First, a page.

The Nevada football season ended last month with a 38-27 win over Tulane in the Famous Idaho Potato Bowl as the Wolf Pack finished 7-2 overall and 6-2 in conference play (third in the Mountain West). We will review how each position performed in 2020 and look at that group heading into 2021. Today’s position: coaches.
Nevada doesn't have a fruitful bowl history, but Jay Norvell is starting to change that. Prior to Norvell's hiring, the Wolf Pack was 5-10 in bowl games, including Chris Ault going 2-8. Four seasons into his Wolf Pack tenure, Norvell is 2-1 in bowls, the latest victory coming in the Famous Idaho Potato Bowl, a 38-27 decision over Tulane that marked the coaching highlight of the season (the overall highlight was either the win over UNLV or the win over SDSU). Bowl games can be tricky, and that was especially true this season with Nevada and Tulane both playing without valuable pieces. But even after the Wolf Pack's devastating loss to San Jose State 11 days prior, Norvell and his staff got Nevada prepared and mentally engaged for its bowl game. Norvell's decision to pound the running game early due to a heavy wind was a smart decision as provided great balance to the Wolf Pack offense, whose 38 points were a season high. Defensively, the staff did a nice job of scheming blitzes to rattle Tulane quarterback Michael Pratt, who played poorly (12-of-25, 168 yards, two touchdowns, three interceptions, eight sacks). Overall, it was an outstanding effort from the Wolf Pack to cap a most unique season.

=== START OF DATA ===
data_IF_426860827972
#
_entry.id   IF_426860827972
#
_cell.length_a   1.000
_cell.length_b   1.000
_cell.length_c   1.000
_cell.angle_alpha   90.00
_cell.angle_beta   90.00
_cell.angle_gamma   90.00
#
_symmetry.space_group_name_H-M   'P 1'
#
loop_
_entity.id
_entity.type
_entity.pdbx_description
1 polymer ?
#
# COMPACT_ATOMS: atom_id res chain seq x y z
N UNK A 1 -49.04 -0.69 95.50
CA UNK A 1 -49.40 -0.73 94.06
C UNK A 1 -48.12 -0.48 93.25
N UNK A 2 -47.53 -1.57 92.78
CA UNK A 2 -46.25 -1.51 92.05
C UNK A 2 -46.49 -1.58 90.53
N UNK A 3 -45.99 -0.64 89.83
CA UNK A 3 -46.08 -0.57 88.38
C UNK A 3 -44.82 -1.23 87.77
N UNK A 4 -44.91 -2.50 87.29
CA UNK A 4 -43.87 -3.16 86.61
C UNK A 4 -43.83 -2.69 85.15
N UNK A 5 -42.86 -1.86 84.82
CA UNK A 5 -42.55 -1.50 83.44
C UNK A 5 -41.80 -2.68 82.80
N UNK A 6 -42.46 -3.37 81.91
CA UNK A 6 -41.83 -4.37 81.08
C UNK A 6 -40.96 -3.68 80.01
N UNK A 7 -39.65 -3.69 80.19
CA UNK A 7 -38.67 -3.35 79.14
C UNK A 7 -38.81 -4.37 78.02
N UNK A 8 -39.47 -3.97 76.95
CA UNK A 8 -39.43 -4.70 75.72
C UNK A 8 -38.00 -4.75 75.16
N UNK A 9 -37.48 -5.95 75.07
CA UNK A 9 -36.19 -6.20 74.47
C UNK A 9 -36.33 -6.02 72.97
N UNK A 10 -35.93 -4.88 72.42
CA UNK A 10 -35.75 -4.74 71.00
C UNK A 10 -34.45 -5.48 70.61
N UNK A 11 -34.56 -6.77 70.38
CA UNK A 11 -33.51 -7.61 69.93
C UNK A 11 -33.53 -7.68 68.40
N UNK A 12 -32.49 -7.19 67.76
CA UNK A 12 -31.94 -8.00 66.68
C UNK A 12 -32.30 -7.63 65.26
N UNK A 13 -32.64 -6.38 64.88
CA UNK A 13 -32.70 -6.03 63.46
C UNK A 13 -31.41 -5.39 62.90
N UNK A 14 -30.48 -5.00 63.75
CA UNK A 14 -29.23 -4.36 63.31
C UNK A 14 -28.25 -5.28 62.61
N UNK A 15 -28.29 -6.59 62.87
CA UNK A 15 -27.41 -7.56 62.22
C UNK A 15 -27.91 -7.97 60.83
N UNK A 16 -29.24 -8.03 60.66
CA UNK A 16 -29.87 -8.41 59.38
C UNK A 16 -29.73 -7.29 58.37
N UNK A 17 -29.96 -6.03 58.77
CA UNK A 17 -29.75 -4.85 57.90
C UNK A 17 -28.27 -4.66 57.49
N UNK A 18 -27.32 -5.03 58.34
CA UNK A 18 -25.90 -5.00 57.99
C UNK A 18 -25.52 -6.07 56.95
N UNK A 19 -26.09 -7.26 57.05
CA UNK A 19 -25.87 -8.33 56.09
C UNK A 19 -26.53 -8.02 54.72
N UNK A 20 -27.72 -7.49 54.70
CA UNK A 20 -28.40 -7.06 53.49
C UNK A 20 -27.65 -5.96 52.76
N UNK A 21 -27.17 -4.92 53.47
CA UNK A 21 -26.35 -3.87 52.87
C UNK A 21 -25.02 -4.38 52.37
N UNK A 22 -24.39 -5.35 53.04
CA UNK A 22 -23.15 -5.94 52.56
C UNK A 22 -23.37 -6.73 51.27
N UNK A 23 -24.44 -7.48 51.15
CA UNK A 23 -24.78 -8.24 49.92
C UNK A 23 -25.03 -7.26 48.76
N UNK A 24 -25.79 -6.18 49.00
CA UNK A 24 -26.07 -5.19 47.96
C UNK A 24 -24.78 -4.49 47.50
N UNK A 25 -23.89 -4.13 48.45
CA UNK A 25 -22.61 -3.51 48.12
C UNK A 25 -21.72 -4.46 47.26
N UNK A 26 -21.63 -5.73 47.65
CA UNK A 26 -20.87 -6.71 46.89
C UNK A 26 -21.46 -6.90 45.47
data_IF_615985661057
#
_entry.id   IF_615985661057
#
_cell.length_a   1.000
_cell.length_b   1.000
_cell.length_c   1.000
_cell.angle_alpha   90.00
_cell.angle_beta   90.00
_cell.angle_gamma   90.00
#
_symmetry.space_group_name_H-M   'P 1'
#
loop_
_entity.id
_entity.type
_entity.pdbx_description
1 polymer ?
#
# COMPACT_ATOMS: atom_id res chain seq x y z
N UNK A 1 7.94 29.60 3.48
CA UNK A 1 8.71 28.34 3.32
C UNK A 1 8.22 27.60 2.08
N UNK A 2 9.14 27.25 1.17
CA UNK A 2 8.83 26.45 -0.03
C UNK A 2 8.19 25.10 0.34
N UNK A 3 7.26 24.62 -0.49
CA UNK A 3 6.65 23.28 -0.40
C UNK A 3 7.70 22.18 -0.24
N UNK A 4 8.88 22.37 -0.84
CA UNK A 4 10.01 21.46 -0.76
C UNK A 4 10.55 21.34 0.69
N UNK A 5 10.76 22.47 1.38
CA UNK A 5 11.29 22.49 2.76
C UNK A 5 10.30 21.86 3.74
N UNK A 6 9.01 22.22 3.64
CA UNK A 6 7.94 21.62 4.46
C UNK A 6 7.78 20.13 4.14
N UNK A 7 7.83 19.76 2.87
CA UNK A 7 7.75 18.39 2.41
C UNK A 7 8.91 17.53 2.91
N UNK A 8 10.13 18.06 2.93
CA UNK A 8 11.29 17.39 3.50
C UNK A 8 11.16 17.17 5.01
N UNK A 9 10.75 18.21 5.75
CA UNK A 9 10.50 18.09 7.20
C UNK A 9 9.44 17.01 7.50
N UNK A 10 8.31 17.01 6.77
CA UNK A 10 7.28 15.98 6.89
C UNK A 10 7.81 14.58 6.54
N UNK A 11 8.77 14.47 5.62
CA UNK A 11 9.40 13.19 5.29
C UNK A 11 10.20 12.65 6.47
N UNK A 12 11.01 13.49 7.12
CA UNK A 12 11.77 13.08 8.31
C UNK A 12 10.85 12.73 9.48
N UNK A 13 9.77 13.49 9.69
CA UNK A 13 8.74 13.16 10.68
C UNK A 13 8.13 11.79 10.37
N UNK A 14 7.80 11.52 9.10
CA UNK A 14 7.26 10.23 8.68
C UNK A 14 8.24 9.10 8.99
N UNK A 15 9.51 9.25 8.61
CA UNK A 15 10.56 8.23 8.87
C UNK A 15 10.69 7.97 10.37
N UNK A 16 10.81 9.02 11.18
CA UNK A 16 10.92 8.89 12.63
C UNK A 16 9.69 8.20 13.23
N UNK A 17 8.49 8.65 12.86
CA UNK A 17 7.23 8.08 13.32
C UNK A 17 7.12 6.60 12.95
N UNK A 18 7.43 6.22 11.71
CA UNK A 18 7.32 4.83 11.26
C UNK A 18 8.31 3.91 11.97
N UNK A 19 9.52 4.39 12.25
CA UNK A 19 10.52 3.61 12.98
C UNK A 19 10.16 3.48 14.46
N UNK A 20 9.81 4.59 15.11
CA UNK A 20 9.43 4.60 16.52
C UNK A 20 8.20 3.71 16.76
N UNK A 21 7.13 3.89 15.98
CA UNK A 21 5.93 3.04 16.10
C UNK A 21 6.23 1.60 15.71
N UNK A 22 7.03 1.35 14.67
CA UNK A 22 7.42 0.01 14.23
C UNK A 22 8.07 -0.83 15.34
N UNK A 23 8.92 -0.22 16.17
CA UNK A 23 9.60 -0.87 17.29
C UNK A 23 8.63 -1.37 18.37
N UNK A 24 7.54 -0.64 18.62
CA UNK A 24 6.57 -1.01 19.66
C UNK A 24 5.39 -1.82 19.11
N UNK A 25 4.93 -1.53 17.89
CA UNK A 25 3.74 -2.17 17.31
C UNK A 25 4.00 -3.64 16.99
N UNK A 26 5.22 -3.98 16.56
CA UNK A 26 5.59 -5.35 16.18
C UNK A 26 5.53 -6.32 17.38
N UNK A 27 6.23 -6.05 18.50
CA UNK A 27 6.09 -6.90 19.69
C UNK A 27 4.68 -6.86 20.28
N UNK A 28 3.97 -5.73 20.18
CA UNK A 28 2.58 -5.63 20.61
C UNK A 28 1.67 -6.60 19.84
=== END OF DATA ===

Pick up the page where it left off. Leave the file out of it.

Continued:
The lowlight of the year was Nevada's loss to San Jose State, although the coaching wasn't an issue in that game. The coaching wasn't responsible for Toa Taua's two lost fumbles, Brandon Talton's missed 25-yard field goal or the first of Tyler Nevens' two 69-yard runs in which Tyson Williams met him in a hole at the line of scrimmage and was run over. So I'm not picking the SJSU game despite how devastating it was for Norvell and his staff. The Wolf Pack was only outcoached twice in 2020, those being the games against New Mexico (a 27-20 win) and Hawaii (a 24-21 loss). And both of those games were more about the great game plans New Mexico and Hawaii put together rather than anything the Wolf Pack failed to do. In fact, there wasn't a game last season where (a) Nevada failed to show up, which happened several times in 2019, or (b) the coaches made a lot or poor clock management/strategy calls. Neither of those things happened in 2020. Nevada was sharp all year from that standpoint. Against New Mexico, the Wolf Pack struggled to deal with the Lobos' blitz packages. Against Hawaii, it fell into the trap of taking what Hawaii was giving it on the ground and got away from its strong passing game. Since the Hawaii game resulted in a loss, we'll pick that one, but the coaching, from a player development, game plan, play calling, strategy and motivational standpoint, were all strong.